2017–01511 Index No. 505446/16
Shearer PC, Locust Valley, N.Y. (Jonathan M. Citrin of counsel), for appellants. Kagan & Gertel, Brooklyn, N.Y. (Irving Gertel of counsel), for respondent.
Shearer PC, Locust Valley, N.Y. (Jonathan M. Citrin of counsel), for appellants.
Kagan & Gertel, Brooklyn, N.Y. (Irving Gertel of counsel), for respondent.
ALAN D. SCHEINKMAN, P.J., JEFFREY A. COHEN, COLLEEN D. DUFFY, FRANCESCA E. CONNOLLY, JJ.
DECISION & ORDER
In an action to recover damages for personal injuries, the defendants appeal from an order of the Supreme Court, Kings County (Lawrence Knipel, J.), dated January 3, 2017. The order granted the plaintiff's motion for a protective order preventing disclosure of the plaintiff's no-fault records.
ORDERED that the order is reversed, on the law, with costs, and the plaintiff's motion for a protective order preventing disclosure of the plaintiff's no-fault records is denied.
The plaintiff commenced this action to recover damages for personal injuries allegedly sustained in a motor vehicle accident. A preliminary conference order directed, over the plaintiff's objection, that the plaintiff provide the defendant with "no-fault/collateral source authorizations" within 45 days. The plaintiff moved for a protective order preventing disclosure of records relating to the plaintiff's receipt of no-fault benefits, arguing that such records are not discoverable where, as here, the plaintiff does not seek to recover unreimbursed special damages. The Supreme Court granted the plaintiff's motion, and the defendants appeal.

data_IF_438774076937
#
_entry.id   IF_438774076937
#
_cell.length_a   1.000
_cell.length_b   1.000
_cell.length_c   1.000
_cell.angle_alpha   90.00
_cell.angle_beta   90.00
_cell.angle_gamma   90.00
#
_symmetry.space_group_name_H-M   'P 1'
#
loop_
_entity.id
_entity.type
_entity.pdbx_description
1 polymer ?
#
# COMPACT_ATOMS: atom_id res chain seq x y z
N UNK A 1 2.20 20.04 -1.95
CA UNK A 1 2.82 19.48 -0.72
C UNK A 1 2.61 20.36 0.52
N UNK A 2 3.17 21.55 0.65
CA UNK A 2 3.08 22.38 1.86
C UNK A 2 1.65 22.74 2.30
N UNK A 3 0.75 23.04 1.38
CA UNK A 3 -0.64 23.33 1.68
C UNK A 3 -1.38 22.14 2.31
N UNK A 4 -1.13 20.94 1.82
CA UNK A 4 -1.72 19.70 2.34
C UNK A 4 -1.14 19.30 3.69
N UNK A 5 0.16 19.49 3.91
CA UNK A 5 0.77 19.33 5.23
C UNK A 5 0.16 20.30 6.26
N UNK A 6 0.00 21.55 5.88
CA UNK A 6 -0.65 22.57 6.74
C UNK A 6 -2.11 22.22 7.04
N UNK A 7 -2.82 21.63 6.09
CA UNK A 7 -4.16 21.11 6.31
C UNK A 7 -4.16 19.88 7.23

CPLR 3101(a) provides, in relevant part, that "[t]here shall be full disclosure of all matter material and necessary in the prosecution or defense of an action, regardless of the burden of proof." "The words, ‘material and necessary,’ are ... to be interpreted liberally to require disclosure, upon request, of any facts bearing on the controversy which will assist preparation for trial by sharpening the issues and reducing delay and prolixity" ( Allen v. Crowell–Collier Publ. Co., 21 N.Y.2d 403, 406, 288 N.Y.S.2d 449, 235 N.E.2d 430 ).
In an action relating to a motor vehicle accident, a plaintiff's medical records relating to treatment following the accident are material and necessary to the defense of a plaintiff's claim to having sustained a serious injury within the meaning of Insurance Law § 5102, in addition to any claim to recover damages for loss of enjoyment of life (see DeLouise v. S.K.I. Wholesale Beer Corp., 79 A.D.3d 1092, 1093, 913 N.Y.S.2d 774 ). Accordingly, since the plaintiff's no-fault records are material and necessary to the defense of this action, the Supreme Court should have denied the plaintiff's motion for a protective order (see Scott v. Albord, 289 A.D.2d 389, 734 N.Y.S.2d 623 ).
The plaintiff improperly relies upon CPLR 4545(a) to support his contention that collateral source records are not discoverable where a plaintiff is not seeking to recover unreimbursed special damages. CPLR 4545(a) governs the admissibility of evidence to establish that damages have been or will be covered in whole or part by a collateral source. By contrast, in the context of discovery, "[a]ny matter which may lead to the discovery of admissible proof is discoverable, as is any matter which bears upon a defense, even if the facts themselves are not admissible" ( Bigman v. Dime Sav. Bank of N.Y., FSB, 153 A.D.2d 912, 914, 545 N.Y.S.2d 721 [citation omitted] ). Moreover, whether any of the plaintiff's no-fault records are admissible for purposes other than for showing collateral source payment is not before us at this stage of the action.
SCHEINKMAN, P.J., COHEN, DUFFY and CONNOLLY, JJ., concur.